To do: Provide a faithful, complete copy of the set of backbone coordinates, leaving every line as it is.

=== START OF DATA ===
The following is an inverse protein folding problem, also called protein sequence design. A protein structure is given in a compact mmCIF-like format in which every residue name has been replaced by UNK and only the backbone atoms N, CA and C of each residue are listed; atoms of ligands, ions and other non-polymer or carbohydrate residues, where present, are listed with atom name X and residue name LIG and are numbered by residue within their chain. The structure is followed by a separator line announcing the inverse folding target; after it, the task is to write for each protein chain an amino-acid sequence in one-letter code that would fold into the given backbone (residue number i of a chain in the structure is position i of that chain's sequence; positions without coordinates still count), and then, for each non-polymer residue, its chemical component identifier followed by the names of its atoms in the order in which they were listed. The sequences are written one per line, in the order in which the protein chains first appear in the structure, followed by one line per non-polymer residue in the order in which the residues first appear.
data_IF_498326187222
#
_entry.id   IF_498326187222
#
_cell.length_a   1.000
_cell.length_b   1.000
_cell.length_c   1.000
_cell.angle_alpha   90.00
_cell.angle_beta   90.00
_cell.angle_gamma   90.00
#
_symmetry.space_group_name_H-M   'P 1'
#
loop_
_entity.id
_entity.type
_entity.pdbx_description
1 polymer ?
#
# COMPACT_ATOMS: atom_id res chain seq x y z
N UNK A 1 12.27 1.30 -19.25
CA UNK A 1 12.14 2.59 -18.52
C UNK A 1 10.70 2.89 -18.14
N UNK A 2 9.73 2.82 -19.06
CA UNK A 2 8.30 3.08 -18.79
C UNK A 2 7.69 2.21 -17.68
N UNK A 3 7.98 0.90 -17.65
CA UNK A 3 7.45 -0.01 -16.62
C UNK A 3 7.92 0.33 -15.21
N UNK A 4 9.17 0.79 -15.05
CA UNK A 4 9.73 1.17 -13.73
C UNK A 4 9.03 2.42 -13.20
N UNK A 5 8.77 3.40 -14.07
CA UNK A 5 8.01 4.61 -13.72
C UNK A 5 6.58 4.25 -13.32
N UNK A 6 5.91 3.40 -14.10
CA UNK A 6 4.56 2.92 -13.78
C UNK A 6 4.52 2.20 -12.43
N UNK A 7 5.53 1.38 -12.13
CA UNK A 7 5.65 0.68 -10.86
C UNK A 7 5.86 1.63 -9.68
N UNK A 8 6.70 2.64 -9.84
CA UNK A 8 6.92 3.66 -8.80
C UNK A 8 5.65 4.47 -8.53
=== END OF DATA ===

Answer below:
The following is an inverse protein folding problem, also called protein sequence design. A protein structure is given in a compact mmCIF-like format in which every residue name has been replaced by UNK and only the backbone atoms N, CA and C of each residue are listed; atoms of ligands, ions and other non-polymer or carbohydrate residues, where present, are listed with atom name X and residue name LIG and are numbered by residue within their chain. The structure is followed by a separator line announcing the inverse folding target; after it, the task is to write for each protein chain an amino-acid sequence in one-letter code that would fold into the given backbone (residue number i of a chain in the structure is position i of that chain's sequence; positions without coordinates still count), and then, for each non-polymer residue, its chemical component identifier followed by the names of its atoms in the order in which they were listed. The sequences are written one per line, in the order in which the protein chains first appear in the structure, followed by one line per non-polymer residue in the order in which the residues first appear.
data_IF_498326187222
#
_entry.id   IF_498326187222
#
_cell.length_a   1.000
_cell.length_b   1.000
_cell.length_c   1.000
_cell.angle_alpha   90.00
_cell.angle_beta   90.00
_cell.angle_gamma   90.00
#
_symmetry.space_group_name_H-M   'P 1'
#
loop_
_entity.id
_entity.type
_entity.pdbx_description
1 polymer ?
#
# COMPACT_ATOMS: atom_id res chain seq x y z
N UNK A 1 12.27 1.30 -19.25
CA UNK A 1 12.14 2.59 -18.52
C UNK A 1 10.70 2.89 -18.14
N UNK A 2 9.73 2.82 -19.06
CA UNK A 2 8.30 3.08 -18.79
C UNK A 2 7.69 2.21 -17.68
N UNK A 3 7.98 0.90 -17.65
CA UNK A 3 7.45 -0.01 -16.62
C UNK A 3 7.92 0.33 -15.21
N UNK A 4 9.17 0.79 -15.05
CA UNK A 4 9.73 1.17 -13.73
C UNK A 4 9.03 2.42 -13.20
N UNK A 5 8.77 3.40 -14.07
CA UNK A 5 8.01 4.61 -13.72
C UNK A 5 6.58 4.25 -13.32
N UNK A 6 5.91 3.40 -14.10
CA UNK A 6 4.56 2.92 -13.78
C UNK A 6 4.52 2.20 -12.43
N UNK A 7 5.53 1.38 -12.13
CA UNK A 7 5.65 0.68 -10.86
C UNK A 7 5.86 1.63 -9.68
N UNK A 8 6.70 2.64 -9.84
CA UNK A 8 6.92 3.66 -8.80
C UNK A 8 5.65 4.47 -8.53